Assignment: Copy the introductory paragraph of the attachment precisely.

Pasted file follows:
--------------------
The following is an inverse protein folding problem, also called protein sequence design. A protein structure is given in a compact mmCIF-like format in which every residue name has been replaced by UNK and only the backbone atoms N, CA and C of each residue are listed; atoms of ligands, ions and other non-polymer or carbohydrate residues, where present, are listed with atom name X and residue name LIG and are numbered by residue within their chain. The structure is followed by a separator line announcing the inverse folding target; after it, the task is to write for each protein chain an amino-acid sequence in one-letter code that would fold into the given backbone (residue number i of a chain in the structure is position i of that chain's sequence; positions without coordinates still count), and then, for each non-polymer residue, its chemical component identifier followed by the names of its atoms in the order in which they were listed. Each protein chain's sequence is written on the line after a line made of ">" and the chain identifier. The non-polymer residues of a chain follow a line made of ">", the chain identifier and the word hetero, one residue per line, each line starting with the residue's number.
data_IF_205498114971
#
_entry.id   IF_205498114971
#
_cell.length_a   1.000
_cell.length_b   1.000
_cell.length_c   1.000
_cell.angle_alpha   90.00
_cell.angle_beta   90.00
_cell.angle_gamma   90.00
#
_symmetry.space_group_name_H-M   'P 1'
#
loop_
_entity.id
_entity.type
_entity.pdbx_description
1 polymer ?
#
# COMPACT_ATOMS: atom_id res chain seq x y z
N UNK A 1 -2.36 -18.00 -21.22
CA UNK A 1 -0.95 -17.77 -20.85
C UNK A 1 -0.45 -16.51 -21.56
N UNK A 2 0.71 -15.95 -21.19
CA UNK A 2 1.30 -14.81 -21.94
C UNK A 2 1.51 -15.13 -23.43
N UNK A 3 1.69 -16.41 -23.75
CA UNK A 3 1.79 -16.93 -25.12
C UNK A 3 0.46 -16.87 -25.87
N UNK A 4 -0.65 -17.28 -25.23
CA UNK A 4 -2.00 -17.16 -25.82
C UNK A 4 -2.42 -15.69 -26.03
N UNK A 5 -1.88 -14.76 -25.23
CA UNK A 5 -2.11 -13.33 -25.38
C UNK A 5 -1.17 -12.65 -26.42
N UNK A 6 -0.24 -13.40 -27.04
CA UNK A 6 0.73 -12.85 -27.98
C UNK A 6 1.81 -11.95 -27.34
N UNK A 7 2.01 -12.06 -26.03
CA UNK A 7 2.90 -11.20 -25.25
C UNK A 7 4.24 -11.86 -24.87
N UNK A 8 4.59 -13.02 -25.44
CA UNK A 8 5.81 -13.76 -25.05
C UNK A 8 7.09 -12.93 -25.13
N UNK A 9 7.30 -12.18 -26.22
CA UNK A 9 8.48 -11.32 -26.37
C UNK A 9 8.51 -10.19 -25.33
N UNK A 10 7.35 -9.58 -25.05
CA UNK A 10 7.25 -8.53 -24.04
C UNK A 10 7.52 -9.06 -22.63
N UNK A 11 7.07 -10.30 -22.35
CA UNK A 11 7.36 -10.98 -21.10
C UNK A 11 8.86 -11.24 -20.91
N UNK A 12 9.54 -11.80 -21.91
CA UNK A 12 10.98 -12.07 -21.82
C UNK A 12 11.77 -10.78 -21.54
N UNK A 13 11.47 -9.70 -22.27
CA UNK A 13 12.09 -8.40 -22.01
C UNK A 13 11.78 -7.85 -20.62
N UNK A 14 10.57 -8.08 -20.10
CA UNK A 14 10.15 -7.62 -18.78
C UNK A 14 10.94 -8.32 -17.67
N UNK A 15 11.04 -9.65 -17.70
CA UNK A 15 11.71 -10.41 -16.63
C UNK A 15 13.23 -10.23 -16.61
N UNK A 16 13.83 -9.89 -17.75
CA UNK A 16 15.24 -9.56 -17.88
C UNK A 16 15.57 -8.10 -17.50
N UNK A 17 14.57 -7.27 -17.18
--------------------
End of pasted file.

The following is an inverse protein folding problem, also called protein sequence design. A protein structure is given in a compact mmCIF-like format in which every residue name has been replaced by UNK and only the backbone atoms N, CA and C of each residue are listed; atoms of ligands, ions and other non-polymer or carbohydrate residues, where present, are listed with atom name X and residue name LIG and are numbered by residue within their chain. The structure is followed by a separator line announcing the inverse folding target; after it, the task is to write for each protein chain an amino-acid sequence in one-letter code that would fold into the given backbone (residue number i of a chain in the structure is position i of that chain's sequence; positions without coordinates still count), and then, for each non-polymer residue, its chemical component identifier followed by the names of its atoms in the order in which they were listed. Each protein chain's sequence is written on the line after a line made of ">" and the chain identifier. The non-polymer residues of a chain follow a line made of ">", the chain identifier and the word hetero, one residue per line, each line starting with the residue's number.